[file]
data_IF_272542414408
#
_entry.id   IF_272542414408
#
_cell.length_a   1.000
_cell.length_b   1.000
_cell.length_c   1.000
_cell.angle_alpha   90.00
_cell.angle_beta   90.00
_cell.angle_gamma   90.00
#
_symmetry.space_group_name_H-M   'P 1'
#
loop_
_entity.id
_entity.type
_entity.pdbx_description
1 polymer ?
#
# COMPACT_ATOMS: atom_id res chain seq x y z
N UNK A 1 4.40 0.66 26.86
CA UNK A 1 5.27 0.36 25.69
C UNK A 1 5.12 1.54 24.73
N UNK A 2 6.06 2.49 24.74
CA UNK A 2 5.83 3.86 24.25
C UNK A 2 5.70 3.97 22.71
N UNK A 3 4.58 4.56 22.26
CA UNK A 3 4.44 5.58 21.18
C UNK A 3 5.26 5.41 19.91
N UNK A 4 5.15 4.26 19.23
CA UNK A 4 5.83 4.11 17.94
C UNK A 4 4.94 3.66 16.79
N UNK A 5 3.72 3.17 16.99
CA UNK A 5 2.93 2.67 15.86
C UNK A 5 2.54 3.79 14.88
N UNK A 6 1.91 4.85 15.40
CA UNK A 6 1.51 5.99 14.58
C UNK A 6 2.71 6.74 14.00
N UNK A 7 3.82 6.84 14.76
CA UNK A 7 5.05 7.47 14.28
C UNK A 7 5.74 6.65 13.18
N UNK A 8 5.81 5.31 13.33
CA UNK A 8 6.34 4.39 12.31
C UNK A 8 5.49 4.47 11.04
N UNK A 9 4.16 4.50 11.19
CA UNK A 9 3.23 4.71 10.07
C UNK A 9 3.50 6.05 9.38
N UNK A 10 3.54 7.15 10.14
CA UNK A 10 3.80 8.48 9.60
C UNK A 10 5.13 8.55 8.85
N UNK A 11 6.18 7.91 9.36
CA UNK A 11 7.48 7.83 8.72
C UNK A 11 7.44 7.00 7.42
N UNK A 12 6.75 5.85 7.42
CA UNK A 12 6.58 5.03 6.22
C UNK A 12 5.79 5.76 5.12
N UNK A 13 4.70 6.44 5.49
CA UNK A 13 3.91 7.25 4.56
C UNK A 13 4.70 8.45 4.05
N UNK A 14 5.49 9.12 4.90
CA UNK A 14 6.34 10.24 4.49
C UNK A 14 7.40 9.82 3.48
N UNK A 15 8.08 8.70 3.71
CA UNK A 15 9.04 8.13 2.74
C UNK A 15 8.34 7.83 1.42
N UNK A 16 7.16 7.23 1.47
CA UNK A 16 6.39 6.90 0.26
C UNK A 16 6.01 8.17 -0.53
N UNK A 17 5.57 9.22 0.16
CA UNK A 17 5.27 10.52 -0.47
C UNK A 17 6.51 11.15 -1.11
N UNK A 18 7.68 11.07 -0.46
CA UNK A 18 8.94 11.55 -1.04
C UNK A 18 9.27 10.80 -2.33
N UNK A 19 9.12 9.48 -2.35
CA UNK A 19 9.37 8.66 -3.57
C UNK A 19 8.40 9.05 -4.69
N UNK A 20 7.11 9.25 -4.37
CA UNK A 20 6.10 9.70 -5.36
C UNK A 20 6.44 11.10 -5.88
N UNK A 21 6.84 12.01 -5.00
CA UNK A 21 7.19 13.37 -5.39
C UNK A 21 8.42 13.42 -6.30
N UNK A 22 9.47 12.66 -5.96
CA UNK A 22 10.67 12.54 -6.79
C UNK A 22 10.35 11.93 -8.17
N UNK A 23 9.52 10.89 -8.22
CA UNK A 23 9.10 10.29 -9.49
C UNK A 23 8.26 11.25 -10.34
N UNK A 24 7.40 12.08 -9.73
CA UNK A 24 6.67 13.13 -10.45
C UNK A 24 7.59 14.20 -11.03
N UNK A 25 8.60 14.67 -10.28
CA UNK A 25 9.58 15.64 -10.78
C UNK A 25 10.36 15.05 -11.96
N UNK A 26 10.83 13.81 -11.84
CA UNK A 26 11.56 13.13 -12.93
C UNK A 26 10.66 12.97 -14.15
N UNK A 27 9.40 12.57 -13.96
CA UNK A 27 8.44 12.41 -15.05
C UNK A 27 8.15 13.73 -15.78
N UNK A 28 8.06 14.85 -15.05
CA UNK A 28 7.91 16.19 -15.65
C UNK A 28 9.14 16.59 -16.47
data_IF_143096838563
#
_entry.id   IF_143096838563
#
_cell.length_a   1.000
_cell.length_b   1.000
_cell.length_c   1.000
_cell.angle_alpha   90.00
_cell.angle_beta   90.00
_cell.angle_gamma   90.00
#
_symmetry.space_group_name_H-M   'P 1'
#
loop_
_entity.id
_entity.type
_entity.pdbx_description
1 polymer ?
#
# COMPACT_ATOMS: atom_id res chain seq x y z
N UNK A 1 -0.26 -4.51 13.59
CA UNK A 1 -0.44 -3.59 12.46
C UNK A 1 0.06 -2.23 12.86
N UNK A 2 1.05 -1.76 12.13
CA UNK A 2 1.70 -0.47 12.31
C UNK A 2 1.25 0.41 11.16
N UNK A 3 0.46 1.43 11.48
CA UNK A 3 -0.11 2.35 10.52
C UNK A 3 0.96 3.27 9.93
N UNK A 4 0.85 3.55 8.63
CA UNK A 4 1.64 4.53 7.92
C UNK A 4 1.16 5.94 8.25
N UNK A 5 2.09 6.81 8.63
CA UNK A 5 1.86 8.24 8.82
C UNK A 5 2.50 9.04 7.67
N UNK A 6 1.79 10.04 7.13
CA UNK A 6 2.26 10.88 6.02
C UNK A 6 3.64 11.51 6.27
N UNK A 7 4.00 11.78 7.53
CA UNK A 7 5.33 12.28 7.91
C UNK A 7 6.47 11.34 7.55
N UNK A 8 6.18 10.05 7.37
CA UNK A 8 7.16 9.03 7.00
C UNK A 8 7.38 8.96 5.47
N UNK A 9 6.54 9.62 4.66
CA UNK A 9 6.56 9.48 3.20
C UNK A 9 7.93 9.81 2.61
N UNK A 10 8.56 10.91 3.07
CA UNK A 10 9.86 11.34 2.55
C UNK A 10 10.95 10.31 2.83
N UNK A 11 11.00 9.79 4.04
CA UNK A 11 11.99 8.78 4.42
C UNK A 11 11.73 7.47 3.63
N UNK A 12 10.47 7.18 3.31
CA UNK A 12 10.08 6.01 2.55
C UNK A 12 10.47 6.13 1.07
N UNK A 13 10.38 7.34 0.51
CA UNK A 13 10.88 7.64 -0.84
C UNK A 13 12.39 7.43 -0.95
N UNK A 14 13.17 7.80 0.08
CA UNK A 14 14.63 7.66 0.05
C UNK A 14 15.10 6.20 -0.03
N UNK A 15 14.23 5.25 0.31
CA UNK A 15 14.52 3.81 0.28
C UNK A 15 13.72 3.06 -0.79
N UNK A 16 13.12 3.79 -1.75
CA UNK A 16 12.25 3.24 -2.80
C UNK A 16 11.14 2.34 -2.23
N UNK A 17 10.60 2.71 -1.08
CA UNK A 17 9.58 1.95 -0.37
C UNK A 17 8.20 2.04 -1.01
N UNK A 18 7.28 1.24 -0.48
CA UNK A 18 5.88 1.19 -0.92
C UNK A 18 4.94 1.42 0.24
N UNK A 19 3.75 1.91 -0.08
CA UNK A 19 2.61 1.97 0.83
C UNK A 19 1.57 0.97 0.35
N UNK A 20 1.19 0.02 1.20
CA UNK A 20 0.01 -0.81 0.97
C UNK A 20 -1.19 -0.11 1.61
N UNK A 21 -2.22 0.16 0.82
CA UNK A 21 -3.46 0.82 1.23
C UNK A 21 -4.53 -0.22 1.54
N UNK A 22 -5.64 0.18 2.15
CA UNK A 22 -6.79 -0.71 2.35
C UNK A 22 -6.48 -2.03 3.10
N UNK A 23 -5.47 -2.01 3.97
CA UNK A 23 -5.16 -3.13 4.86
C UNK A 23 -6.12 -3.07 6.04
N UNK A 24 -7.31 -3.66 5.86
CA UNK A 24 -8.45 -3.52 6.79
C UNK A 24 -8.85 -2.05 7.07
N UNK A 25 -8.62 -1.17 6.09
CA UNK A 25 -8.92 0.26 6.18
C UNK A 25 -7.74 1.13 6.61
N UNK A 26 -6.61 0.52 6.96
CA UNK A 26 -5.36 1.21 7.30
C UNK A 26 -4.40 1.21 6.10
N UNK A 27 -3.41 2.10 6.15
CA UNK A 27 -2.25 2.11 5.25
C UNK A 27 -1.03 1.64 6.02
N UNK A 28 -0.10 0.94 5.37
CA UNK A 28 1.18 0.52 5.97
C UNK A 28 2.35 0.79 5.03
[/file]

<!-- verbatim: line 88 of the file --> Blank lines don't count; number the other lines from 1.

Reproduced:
CA UNK A 23 9.10 10.29 -9.49